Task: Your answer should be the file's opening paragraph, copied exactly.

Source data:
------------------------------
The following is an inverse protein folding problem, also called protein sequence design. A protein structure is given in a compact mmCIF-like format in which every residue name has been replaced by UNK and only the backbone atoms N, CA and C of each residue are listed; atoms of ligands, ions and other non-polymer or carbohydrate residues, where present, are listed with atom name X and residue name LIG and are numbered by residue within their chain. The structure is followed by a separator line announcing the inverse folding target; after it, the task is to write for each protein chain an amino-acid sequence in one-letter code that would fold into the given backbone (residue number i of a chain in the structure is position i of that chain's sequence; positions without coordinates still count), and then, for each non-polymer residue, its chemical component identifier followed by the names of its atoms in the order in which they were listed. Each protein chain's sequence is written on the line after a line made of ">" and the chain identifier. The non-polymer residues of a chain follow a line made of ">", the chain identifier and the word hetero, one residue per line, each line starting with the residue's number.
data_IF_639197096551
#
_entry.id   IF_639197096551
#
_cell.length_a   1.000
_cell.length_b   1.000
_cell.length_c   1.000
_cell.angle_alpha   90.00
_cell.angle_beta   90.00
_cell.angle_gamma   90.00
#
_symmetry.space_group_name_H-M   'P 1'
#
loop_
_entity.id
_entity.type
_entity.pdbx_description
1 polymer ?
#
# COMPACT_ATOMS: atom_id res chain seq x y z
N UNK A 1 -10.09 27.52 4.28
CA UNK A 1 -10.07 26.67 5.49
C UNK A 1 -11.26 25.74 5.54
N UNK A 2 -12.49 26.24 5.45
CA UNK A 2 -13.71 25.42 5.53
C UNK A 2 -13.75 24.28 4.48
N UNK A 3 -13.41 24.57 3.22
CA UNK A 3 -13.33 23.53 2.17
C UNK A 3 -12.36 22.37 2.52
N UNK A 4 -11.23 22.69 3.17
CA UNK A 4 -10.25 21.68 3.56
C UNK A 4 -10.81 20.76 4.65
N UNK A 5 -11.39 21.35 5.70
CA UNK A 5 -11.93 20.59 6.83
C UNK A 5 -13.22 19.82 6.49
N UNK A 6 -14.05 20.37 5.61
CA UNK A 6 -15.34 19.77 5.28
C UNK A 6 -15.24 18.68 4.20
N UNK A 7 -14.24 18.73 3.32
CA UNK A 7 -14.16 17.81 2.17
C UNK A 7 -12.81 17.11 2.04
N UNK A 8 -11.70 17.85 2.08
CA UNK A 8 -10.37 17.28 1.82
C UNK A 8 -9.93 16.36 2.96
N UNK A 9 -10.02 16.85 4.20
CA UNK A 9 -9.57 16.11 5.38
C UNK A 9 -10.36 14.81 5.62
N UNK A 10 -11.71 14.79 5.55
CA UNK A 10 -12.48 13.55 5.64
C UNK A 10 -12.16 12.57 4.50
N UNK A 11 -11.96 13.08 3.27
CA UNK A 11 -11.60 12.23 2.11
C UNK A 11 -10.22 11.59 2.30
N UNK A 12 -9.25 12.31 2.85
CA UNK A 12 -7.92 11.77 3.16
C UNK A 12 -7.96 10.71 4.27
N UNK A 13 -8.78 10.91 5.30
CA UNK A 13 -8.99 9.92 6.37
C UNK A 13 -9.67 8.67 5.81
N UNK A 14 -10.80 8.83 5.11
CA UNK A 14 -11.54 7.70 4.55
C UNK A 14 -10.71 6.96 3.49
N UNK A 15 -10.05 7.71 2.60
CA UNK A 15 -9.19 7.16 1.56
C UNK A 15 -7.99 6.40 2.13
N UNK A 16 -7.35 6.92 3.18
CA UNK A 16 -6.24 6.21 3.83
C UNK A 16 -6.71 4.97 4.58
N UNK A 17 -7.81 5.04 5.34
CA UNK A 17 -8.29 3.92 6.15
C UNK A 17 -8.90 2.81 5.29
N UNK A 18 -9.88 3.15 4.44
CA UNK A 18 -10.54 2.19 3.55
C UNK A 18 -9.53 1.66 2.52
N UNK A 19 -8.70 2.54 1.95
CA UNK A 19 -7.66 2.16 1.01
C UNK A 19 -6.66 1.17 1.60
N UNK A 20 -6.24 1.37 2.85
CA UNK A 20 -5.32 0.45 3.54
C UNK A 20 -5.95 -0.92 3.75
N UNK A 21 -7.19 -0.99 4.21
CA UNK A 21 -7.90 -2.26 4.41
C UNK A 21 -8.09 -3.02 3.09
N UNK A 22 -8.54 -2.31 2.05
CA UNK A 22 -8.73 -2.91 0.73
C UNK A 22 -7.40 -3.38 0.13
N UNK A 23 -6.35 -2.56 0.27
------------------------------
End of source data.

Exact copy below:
The following is an inverse protein folding problem, also called protein sequence design. A protein structure is given in a compact mmCIF-like format in which every residue name has been replaced by UNK and only the backbone atoms N, CA and C of each residue are listed; atoms of ligands, ions and other non-polymer or carbohydrate residues, where present, are listed with atom name X and residue name LIG and are numbered by residue within their chain. The structure is followed by a separator line announcing the inverse folding target; after it, the task is to write for each protein chain an amino-acid sequence in one-letter code that would fold into the given backbone (residue number i of a chain in the structure is position i of that chain's sequence; positions without coordinates still count), and then, for each non-polymer residue, its chemical component identifier followed by the names of its atoms in the order in which they were listed. Each protein chain's sequence is written on the line after a line made of ">" and the chain identifier. The non-polymer residues of a chain follow a line made of ">", the chain identifier and the word hetero, one residue per line, each line starting with the residue's number.